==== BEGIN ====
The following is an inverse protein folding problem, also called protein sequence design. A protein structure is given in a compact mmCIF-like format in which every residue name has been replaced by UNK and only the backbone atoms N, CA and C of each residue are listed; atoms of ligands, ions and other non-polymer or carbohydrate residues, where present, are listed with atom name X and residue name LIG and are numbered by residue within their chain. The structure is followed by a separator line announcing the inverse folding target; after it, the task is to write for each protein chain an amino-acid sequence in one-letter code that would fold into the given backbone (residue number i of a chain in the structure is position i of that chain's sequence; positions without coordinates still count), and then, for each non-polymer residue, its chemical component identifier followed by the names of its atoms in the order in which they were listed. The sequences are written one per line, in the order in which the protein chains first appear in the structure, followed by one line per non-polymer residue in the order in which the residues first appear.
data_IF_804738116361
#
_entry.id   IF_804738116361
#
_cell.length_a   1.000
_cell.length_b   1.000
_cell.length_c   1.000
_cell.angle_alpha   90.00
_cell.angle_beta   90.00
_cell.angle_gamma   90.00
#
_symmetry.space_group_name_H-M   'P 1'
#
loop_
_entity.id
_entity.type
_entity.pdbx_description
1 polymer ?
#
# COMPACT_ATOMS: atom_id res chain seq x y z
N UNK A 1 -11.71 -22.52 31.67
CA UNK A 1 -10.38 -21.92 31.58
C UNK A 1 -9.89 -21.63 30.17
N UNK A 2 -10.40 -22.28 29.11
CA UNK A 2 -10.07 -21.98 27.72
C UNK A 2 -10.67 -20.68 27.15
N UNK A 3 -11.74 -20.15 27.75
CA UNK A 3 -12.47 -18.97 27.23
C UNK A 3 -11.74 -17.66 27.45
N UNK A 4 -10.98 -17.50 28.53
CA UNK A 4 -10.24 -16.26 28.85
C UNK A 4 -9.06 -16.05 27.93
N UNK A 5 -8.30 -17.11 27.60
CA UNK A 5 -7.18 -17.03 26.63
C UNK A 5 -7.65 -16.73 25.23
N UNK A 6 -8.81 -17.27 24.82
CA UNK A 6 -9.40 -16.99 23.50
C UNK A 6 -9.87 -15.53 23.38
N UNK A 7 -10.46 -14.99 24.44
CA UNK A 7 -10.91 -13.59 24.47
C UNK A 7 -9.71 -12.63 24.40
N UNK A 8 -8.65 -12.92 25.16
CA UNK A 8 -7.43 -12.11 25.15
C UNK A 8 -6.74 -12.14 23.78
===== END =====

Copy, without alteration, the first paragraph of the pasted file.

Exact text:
The following is an inverse protein folding problem, also called protein sequence design. A protein structure is given in a compact mmCIF-like format in which every residue name has been replaced by UNK and only the backbone atoms N, CA and C of each residue are listed; atoms of ligands, ions and other non-polymer or carbohydrate residues, where present, are listed with atom name X and residue name LIG and are numbered by residue within their chain. The structure is followed by a separator line announcing the inverse folding target; after it, the task is to write for each protein chain an amino-acid sequence in one-letter code that would fold into the given backbone (residue number i of a chain in the structure is position i of that chain's sequence; positions without coordinates still count), and then, for each non-polymer residue, its chemical component identifier followed by the names of its atoms in the order in which they were listed. The sequences are written one per line, in the order in which the protein chains first appear in the structure, followed by one line per non-polymer residue in the order in which the residues first appear.